There they were, talking theology again. It seemed like every time I went upstairs to the second floor of Lincoln Hall, I would find those four guys discussing theology. Travis Campbell was one of them. You can see him here discussing 10 Undisputed Facts About Jesus. As they would discuss theology, I would stand there and listen as long as possible. But truth be told, most of it was over my head.
They discussed things like predestination, the sovereignty of God, election, and man’s free will, or lack thereof (depending on how you define free will). I had a great deal of respect for the men who were in those debates, many have gone on to fruitful ministries.
But my initial reaction to these debates was no different than the typical reaction of most Christians in our day when it comes to all-things theology: “Does it really matter? Can’t we just love Jesus?” I can remember Travis’ rebuke when I uttered such words in his presence, “Dude, you’re getting a master’s in theology, don’t you think you should at least try to understand these things?” He was right. My response was wrong.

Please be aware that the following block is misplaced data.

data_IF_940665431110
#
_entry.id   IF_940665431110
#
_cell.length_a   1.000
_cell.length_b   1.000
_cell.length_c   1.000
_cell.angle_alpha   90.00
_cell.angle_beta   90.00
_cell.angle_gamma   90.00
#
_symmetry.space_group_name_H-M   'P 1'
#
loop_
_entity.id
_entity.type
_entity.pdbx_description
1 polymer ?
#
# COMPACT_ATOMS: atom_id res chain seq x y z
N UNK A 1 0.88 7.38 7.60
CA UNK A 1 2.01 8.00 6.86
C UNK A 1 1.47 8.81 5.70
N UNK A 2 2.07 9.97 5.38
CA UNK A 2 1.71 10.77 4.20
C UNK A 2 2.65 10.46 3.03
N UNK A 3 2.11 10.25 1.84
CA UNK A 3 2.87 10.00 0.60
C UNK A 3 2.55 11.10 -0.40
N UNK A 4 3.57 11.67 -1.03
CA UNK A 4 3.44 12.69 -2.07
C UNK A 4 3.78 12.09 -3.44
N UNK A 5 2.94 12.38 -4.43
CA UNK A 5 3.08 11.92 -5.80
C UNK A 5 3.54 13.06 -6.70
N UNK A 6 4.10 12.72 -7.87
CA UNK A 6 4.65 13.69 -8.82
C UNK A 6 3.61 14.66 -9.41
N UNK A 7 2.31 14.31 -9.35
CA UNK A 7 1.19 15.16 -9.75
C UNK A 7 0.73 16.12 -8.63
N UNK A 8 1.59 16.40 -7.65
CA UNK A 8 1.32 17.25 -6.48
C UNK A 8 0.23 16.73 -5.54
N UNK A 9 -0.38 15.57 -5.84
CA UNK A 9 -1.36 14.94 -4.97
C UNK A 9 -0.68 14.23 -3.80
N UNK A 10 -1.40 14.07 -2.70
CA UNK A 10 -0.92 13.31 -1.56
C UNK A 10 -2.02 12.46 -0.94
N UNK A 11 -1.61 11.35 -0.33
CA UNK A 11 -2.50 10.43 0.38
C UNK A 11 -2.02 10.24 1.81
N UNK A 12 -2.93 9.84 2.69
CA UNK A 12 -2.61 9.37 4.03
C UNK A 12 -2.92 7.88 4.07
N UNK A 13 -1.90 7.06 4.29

My response was born out of laziness and ignorance. I thought I could go into full-time ministry with it not mattering. The problem with this stance is that if God utters a single sentence to mankind, that statement matters deeply because who it was that said it, and how we understand it matters. We cannot easily dismiss what He says with our vain attempts to love Him, thinking that our cheap emotions will satisfy His commands for our obedience. We are to endeavor to know His word, and understand His word.
It was only after I entered ministry that I began to understand the need to discern and know sound doctrine (see 1 Timothy). It was actually my second year of seminary. Several buddies asked me to come over and help them with a small-dying baptist church on Cole Avenue (the church was quite dead, but I had no way of knowing that). They asked me to preach. I did. Then the church, with its one functioning deacon, four matriarchs, and a few stragglers, hired me as a part-time pastor. I was walking on clouds.